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National and urban public policy in tourism: towards the emergence of a hyperneoliberal script?
University of Canterbury, New Zealand;University of Milano-Bicocca, Italy.
Linnéuniversitetet, Ekonomihögskolan (FEH), Institutionen för organisation och entreprenörskap (OE). University of Canterbury, New Zealand;University of Oulu, Finland;University of Johannesburg, South Africa.ORCID-id: 0000-0002-7734-4587
2017 (engelsk)Inngår i: International Journal of Tourism Policy, ISSN 1750-4090, E-ISSN 1750-4104, Vol. 7, nr 1, s. 4-22Artikkel i tidsskrift (Fagfellevurdert) Published
Abstract [en]

Following the 2007-2009 Global Financial Crisis (GFC), some national governments have been pursuing a counter-reform of the public sector characterised by further policy centralisation and the 'hollowing out' of regional authorities. Public expenditure and sovereign public debt reductions have become the pretext for the implementation of hyperneoliberal development agendas aimed at the attraction of inward capitals and a further 'competitive' repositioning of major cities within a global market. Tourism and the visitor economy have been used as leverage for the attraction of capital and skilled people in the long-term development strategies of cities. This article illustrates how crises have led the way in the recent restructuring of the public sector and of destination management organisations (DMOs) in particular. Findings from national and urban development strategies recently implemented in New Zealand suggest a strong, market-driven agenda that follows a hyperneoliberal script. Copyright © 2017 Inderscience Enterprises Ltd.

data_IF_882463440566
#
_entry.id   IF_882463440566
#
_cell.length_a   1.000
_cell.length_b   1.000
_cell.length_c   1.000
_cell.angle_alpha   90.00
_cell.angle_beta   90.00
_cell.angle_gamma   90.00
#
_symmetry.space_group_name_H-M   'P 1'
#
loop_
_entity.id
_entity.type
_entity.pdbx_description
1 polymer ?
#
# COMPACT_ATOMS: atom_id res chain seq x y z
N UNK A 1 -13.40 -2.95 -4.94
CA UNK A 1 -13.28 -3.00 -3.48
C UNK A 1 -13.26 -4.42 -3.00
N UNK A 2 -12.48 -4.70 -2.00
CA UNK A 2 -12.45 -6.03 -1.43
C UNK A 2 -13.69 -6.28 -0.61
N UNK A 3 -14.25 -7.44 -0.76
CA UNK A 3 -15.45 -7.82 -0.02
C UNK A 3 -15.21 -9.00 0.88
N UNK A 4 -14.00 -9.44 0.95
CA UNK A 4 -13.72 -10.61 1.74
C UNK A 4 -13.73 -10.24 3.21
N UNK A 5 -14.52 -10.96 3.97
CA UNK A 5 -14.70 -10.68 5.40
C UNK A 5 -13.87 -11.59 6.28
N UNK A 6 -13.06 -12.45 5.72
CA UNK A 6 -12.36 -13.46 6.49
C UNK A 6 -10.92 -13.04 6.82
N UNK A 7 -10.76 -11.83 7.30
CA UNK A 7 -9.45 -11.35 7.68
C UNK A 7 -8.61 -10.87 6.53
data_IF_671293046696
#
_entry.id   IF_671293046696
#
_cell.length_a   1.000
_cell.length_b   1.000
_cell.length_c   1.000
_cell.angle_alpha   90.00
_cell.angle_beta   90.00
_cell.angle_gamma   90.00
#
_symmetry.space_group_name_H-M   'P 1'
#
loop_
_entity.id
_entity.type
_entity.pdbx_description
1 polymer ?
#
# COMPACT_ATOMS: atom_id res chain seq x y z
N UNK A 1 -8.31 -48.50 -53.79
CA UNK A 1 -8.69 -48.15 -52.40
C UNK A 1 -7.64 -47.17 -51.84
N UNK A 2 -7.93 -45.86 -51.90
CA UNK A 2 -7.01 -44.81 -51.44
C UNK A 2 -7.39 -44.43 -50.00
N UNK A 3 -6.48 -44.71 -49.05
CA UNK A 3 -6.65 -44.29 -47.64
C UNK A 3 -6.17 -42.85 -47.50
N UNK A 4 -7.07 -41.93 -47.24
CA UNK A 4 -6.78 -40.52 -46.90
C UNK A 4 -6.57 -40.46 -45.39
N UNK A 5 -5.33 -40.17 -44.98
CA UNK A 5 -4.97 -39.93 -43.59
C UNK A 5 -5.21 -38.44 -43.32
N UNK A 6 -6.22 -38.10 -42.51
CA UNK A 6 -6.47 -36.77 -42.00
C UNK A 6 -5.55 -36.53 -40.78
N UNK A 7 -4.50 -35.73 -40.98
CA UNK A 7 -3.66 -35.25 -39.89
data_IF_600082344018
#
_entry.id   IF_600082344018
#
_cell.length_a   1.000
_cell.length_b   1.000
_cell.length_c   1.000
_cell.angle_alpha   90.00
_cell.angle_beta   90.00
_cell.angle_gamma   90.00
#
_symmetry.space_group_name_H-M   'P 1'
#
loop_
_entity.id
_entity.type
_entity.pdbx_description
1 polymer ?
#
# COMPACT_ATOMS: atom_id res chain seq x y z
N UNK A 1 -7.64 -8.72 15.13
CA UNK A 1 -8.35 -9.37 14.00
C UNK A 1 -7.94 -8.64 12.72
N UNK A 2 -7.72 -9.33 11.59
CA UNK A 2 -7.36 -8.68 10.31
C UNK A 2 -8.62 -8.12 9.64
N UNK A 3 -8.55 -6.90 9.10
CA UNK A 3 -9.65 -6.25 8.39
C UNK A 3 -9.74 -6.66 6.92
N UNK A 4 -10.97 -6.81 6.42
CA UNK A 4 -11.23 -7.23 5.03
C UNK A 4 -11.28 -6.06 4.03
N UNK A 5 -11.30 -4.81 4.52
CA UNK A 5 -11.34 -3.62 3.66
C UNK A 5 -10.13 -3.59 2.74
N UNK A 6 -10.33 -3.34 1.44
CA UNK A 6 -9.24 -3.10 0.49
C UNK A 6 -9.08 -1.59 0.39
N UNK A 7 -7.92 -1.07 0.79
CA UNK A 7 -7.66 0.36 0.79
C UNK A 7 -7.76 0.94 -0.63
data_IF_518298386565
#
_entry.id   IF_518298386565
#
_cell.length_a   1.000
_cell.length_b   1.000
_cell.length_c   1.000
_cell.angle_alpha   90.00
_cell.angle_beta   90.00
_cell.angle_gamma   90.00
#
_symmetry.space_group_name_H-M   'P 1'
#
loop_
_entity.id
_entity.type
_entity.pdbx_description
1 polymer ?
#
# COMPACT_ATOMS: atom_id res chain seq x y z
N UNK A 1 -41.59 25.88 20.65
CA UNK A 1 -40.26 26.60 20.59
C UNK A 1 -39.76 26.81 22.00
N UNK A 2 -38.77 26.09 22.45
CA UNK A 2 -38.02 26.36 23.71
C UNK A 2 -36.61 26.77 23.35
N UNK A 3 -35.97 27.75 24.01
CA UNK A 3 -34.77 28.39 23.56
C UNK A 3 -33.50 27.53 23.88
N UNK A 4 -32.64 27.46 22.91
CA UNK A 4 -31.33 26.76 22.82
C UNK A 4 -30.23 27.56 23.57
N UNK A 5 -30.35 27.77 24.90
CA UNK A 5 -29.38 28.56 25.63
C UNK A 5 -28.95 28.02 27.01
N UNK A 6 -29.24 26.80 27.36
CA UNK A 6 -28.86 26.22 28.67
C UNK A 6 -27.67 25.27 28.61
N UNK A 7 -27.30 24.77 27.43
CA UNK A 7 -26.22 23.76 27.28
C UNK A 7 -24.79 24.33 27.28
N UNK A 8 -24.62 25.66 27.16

sted, utgiver, år, opplag, sider
Geneva: InderScience Publishers, 2017. Vol. 7, nr 1, s. 4-22
Emneord [en]
Adaptation to change and uncertainty, Destination management organisations, Destination marketing organisations, Global financial crisis, Hyperneoliberalism, Metagovernance, Public policy reform, Tourism planning, Tourism policy, Urban tourism, financial crisis, marketing, national economy, neoliberalism, policy reform, tourism management, tourist destination, uncertainty analysis, urban policy, New Zealand
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Forskningsprogram
Turismvetenskap
Identifikatorer
URN: urn:nbn:se:lnu:diva-84359DOI: 10.1504/IJTP.2017.082761Scopus ID: 2-s2.0-85015391374OAI: oai:DiVA.org:lnu-84359DiVA, id: diva2:1323073
Tilgjengelig fra: 2019-06-11 Laget: 2019-06-11 Sist oppdatert: 2019-06-11bibliografisk kontrollert

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